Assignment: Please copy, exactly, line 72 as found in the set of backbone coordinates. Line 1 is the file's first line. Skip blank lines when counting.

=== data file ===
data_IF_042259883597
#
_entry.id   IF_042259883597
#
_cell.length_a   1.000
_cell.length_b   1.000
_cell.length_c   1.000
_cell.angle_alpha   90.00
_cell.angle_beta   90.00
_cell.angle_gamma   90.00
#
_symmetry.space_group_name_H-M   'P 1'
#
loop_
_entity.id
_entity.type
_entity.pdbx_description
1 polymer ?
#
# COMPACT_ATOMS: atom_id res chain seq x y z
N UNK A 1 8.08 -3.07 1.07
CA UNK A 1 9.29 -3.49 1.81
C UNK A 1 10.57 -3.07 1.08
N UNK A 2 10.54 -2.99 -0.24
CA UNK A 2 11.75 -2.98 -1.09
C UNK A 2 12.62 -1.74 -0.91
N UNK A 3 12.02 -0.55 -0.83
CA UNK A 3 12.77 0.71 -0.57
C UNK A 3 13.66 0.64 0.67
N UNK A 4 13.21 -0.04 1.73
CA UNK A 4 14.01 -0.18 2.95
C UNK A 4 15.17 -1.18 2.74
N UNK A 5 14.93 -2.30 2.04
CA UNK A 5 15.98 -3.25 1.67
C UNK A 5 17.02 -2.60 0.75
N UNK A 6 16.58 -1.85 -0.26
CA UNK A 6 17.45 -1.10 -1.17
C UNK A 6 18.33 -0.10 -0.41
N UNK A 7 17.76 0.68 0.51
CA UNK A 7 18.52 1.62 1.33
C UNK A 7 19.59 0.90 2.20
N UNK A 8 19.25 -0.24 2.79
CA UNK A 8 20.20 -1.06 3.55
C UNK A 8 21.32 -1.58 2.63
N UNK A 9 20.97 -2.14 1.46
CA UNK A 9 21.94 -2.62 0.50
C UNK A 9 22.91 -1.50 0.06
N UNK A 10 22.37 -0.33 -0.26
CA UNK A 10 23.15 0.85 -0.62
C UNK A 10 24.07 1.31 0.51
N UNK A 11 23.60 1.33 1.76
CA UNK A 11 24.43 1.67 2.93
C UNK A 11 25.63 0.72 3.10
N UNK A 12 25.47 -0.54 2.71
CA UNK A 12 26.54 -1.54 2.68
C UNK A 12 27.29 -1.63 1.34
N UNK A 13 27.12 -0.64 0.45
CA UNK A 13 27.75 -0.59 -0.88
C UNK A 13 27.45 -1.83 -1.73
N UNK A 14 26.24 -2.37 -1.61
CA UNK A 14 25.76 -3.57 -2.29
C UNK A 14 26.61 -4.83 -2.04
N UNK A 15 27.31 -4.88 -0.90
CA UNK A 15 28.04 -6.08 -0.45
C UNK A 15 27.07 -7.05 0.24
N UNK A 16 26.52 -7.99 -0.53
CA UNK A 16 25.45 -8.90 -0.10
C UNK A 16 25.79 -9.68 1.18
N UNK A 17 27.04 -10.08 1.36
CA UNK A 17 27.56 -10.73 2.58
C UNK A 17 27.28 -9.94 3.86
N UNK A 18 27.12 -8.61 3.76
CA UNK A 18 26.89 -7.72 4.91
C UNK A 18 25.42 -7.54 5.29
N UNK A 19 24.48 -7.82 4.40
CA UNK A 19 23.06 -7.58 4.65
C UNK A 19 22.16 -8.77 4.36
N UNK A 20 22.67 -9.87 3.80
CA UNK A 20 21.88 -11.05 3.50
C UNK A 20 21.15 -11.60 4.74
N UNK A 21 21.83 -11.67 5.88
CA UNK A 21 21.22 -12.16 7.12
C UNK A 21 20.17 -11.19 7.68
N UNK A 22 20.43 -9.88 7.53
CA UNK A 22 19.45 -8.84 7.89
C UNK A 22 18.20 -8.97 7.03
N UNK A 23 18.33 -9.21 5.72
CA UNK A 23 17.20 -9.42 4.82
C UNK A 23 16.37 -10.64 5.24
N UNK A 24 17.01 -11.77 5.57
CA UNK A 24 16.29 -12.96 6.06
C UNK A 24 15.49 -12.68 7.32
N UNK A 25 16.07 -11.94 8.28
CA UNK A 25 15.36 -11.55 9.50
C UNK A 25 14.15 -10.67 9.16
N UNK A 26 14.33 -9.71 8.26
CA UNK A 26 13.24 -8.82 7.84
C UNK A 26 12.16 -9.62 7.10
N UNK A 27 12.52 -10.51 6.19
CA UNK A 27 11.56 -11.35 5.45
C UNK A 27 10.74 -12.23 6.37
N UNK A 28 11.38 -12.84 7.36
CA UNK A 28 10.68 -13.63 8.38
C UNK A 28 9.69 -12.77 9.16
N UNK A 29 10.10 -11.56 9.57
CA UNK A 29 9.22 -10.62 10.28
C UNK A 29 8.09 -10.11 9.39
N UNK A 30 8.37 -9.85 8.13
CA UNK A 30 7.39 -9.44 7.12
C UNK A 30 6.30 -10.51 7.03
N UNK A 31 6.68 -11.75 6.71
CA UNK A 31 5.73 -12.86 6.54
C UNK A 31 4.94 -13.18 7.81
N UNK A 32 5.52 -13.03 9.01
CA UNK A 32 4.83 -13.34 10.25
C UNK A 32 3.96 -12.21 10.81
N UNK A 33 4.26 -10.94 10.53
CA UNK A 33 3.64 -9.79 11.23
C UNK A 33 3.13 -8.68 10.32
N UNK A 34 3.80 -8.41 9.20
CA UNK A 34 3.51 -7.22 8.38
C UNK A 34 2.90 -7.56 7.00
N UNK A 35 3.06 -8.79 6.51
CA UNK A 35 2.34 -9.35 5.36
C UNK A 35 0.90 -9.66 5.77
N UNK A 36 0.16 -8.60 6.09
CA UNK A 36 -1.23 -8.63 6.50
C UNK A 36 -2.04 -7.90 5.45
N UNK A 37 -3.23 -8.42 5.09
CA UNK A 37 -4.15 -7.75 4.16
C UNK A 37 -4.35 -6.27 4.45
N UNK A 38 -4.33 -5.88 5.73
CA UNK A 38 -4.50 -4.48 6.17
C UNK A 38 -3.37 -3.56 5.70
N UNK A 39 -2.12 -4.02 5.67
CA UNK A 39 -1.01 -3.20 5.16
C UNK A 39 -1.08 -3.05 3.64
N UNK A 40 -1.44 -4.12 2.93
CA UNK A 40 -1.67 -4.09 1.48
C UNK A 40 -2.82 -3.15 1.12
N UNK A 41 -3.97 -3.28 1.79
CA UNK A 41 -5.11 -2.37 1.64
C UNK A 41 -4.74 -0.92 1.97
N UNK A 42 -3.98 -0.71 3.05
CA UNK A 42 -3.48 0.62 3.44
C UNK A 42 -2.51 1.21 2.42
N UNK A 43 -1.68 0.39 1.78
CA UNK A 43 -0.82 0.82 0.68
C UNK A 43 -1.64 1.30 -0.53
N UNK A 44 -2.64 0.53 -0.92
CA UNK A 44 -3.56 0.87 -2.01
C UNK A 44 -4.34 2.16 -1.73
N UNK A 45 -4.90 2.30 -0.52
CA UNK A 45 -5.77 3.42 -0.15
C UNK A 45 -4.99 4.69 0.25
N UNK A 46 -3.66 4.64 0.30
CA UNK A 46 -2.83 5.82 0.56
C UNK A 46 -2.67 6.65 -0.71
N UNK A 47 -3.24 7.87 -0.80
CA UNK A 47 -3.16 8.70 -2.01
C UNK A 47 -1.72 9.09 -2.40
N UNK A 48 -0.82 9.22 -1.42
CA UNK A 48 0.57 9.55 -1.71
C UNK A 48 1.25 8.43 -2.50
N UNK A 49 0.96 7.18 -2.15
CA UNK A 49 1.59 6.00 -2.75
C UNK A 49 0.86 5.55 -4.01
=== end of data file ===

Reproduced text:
N UNK A 18 27.12 -8.61 3.76